BART is an Bayesian MCMC method. At each MCMC interation, we produce a draw from the joint posterior (f, σ)  (x, y) in the numeric y case and just f in the binary y case.
Thus, unlike a lot of other modeling methods in R, bart
does not produce a single model object
from which fits and summaries may be extracted. The output consists of values
f*(x) (and σ* in the numeric case) where * denotes a particular draw.
The x is either a row from the training data (x.train
) or the test data (x.test
).
Decision rules for any tree are of the form x ≤ c vs. x > c
for each ‘x’ corresponding to a column of x.train
.
usequants
determines the means by which the set of possible c is
determined. If usequants
is TRUE
, then the c are
a subset of the values interpolated halfway between the unique, sorted values
obtained from the corresponding column of x.train
.
If usequants
is FALSE
, the cutoffs are equally spaced across the
range of values taken on by the corresponding
column of x.train
.
The number of possible values of c is determined by numcut
.
If usequants
is FALSE
, numcut
equally spaced cutoffs
are used covering the range of values in the corresponding
column of x.train
. If usequants
is TRUE
, then for a variable
the minimum of numcut
and one less than the number
of unique elements for that variable are used.
Using predict
with a bart
object requires that it be fitted with the
option keeptrees
/keepTrees
as TRUE
. Keeping the trees for
a fit can require a sizeable amount of memory.
save
ing and load
ing fitted BART objects for use with
predict
requires that R's serialization mechanism be able to access the
underlying trees, in addition to being fit with keeptrees
/keepTrees
as TRUE
. For memory purposes, the trees are not stored as R objects unless
specifically requested. To do this, one must “touch” the sampler's state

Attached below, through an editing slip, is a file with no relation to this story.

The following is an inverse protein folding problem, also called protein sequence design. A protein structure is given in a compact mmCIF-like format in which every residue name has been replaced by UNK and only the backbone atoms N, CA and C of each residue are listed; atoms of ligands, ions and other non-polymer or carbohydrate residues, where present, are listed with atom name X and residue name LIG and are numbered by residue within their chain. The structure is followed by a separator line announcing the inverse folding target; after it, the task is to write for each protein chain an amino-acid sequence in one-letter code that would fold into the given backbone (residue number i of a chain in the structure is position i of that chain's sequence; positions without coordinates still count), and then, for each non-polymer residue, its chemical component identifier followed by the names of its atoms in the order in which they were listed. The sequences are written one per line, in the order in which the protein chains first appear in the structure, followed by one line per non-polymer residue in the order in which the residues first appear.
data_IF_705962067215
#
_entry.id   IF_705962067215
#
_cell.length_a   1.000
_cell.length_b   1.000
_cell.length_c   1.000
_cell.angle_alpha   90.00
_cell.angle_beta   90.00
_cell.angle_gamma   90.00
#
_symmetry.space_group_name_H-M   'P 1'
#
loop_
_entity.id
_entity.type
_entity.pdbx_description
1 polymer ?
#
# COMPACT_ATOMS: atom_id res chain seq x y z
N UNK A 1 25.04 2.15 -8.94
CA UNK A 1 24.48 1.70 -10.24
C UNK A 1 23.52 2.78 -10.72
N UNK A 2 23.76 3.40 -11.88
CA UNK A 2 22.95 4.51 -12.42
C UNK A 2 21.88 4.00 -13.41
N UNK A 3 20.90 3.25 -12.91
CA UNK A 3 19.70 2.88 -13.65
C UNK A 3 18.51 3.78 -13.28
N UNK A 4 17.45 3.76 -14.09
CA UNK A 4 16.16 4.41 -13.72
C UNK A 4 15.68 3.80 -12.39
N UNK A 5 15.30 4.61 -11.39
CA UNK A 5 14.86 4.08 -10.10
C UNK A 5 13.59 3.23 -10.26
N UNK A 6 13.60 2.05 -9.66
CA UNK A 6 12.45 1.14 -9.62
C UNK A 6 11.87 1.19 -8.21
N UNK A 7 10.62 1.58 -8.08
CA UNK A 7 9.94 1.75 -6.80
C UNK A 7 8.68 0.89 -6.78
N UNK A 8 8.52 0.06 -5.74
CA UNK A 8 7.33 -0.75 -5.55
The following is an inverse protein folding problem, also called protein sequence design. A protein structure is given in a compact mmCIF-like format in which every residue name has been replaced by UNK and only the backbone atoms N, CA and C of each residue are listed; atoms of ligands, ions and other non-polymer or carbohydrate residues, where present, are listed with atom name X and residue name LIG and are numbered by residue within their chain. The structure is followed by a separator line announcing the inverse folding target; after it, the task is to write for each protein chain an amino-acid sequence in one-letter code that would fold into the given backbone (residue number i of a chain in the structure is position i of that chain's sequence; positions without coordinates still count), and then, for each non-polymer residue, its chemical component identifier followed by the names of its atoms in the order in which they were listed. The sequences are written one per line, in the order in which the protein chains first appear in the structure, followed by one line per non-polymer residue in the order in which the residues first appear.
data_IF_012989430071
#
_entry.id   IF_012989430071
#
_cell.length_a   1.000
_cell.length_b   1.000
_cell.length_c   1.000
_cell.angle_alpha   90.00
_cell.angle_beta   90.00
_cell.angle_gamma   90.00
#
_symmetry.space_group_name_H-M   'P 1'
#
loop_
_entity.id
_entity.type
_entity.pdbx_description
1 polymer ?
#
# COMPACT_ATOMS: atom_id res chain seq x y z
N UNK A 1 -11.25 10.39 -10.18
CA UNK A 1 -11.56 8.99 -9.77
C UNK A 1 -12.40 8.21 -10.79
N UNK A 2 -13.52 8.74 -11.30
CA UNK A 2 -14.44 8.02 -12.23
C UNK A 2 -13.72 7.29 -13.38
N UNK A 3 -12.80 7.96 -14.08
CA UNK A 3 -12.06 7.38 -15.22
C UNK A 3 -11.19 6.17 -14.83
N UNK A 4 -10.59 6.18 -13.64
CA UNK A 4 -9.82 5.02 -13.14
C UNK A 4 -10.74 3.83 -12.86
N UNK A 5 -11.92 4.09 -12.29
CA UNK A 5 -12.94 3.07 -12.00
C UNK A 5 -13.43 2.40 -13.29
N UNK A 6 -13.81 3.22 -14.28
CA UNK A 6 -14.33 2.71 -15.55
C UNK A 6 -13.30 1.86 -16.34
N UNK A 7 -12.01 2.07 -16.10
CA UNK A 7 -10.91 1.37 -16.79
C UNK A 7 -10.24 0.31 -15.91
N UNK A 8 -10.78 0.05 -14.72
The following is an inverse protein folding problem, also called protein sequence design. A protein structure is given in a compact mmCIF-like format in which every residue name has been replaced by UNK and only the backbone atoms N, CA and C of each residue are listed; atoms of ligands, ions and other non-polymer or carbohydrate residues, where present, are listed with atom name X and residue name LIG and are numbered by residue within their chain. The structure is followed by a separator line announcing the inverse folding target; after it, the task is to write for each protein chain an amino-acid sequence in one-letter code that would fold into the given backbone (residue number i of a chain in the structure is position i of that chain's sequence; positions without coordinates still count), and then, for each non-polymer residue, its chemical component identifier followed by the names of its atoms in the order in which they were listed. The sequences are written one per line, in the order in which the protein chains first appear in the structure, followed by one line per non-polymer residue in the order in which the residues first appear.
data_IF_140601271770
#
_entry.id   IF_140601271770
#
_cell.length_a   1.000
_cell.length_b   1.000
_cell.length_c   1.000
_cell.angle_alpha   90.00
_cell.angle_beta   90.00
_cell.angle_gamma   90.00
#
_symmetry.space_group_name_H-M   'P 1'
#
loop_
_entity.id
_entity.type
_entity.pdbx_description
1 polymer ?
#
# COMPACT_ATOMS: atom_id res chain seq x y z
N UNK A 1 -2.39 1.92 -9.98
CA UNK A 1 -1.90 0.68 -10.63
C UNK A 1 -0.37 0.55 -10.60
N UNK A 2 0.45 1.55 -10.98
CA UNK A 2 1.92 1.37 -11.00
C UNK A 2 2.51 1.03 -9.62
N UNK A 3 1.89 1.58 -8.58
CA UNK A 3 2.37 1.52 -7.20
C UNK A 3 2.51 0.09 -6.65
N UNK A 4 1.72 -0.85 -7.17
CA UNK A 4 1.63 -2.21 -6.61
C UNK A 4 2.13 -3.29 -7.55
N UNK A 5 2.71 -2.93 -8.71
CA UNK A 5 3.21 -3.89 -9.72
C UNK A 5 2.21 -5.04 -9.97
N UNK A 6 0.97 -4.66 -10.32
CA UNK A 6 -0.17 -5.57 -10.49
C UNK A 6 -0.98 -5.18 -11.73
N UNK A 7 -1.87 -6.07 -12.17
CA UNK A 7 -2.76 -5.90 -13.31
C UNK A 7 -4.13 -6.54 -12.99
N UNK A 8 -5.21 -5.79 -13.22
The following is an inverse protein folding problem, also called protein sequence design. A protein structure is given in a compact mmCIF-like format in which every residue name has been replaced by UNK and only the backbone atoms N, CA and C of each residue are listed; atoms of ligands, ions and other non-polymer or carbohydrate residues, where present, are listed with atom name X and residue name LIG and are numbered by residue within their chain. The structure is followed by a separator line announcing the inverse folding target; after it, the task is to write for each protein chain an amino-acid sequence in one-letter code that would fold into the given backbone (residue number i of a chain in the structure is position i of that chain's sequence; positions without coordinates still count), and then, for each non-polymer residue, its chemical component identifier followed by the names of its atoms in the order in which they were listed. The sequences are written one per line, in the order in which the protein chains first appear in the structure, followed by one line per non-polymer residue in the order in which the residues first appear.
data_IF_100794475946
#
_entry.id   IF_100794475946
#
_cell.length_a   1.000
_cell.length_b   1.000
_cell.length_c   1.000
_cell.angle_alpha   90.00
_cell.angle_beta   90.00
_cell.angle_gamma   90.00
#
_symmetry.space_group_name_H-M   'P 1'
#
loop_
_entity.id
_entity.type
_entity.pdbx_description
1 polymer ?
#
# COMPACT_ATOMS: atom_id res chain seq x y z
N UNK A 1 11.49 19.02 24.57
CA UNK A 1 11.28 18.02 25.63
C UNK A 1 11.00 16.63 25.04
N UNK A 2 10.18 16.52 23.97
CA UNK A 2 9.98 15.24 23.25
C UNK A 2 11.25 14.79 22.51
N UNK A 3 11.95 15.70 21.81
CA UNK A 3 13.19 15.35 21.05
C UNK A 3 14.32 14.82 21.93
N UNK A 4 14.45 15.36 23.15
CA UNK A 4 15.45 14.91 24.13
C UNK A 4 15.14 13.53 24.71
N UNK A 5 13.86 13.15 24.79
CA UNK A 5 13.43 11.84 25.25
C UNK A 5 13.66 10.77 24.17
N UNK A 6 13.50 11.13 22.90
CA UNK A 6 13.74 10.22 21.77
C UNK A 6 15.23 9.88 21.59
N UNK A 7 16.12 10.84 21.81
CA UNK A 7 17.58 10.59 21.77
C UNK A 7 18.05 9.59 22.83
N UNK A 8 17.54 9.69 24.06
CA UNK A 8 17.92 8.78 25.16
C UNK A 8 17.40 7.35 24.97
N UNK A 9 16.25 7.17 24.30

object before saving, e.g. for a fitted object bartFit
, execute
invisible(bartFit$fit$state)
.
bart
returns a list assigned class bart
. For applicable
quantities, ndpost / keepevery
samples are returned.
In the numeric y case, the list has components:

A array/matrix of posterior samples. The (i, j, k) value is the jth draw of
the posterior of f evaluated at the kth row of 

Same as 

Vector of means of 

Vector of means of 

Matrix of posterior samples of 

Burnin draws of 

A matrix with number of rows equal to the number of kept draws and each column corresponding to a training variable. Contains the total count of the number of times that variable is used in a tree decision rule (over all trees). 

The rough error standard deviation (σ) used in the prior. 

The input dependent vector of values for the dependent variable.
This is used in 

Optional sampler object which stores the values of the tree splits. Required for using

In the binary y case, the returned list has the components
yhat.train
, yhat.test
, and varcount
as above. In addition the list
has a binaryOffset
component giving the value used.
Note that in the binary y, case yhat.train
and yhat.test
are
f(x) + binaryOffset. For draws of the probability
P(Y = 1  x), apply the normal cdf (pnorm
) to these values.
The plot
method sets mfrow
to c(1,2)
and makes two plots.
The first plot is the sequence of kept draws of σ
including the burnin draws. Initially these draws will decline as BART finds fit
and then level off when the MCMC has burnt in. The second plot has y on the
horizontal axis and posterior intervals for the corresponding f(x) on the vertical axis.
Hugh Chipman: [email protected],
Robert McCulloch: [email protected],
Vincent Dorie: [email protected].
Chipman, H., George, E., and McCulloch, R. (2009) BART: Bayesian Additive Regression Trees.
Chipman, H., George, E., and McCulloch R. (2006) Bayesian Ensemble Learning. Advances in Neural Information Processing Systems 19, Scholkopf, Platt and Hoffman, Eds., MIT Press, Cambridge, MA, 265272.
both of the above at: http://www.robmcculloch.org
Friedman, J.H. (1991) Multivariate adaptive regression splines. The Annals of Statistics, 19, 1–67.
1 2 3 4 5 6 7 8 9 10 11 12 13 14 15 16 17 18 19 20 21 22 23 24 25 26 27 28 29  ## simulate data (example from Friedman MARS paper)
## y = f(x) + epsilon , epsilon ~ N(0, sigma)
## x consists of 10 variables, only first 5 matter
f < function(x) {
10 * sin(pi * x[,1] * x[,2]) + 20 * (x[,3]  0.5)^2 +
10 * x[,4] + 5 * x[,5]
}
set.seed(99)
sigma < 1.0
n < 100
x < matrix(runif(n * 10), n, 10)
Ey < f(x)
y < rnorm(n, Ey, sigma)
## run BART
set.seed(99)
bartFit < bart(x, y)
plot(bartFit)
## compare BART fit to linear matter and truth = Ey
lmFit < lm(y ~ ., data.frame(x, y))
fitmat < cbind(y, Ey, lmFit$fitted, bartFit$yhat.train.mean)
colnames(fitmat) < c('y', 'Ey', 'lm', 'bart')
print(cor(fitmat))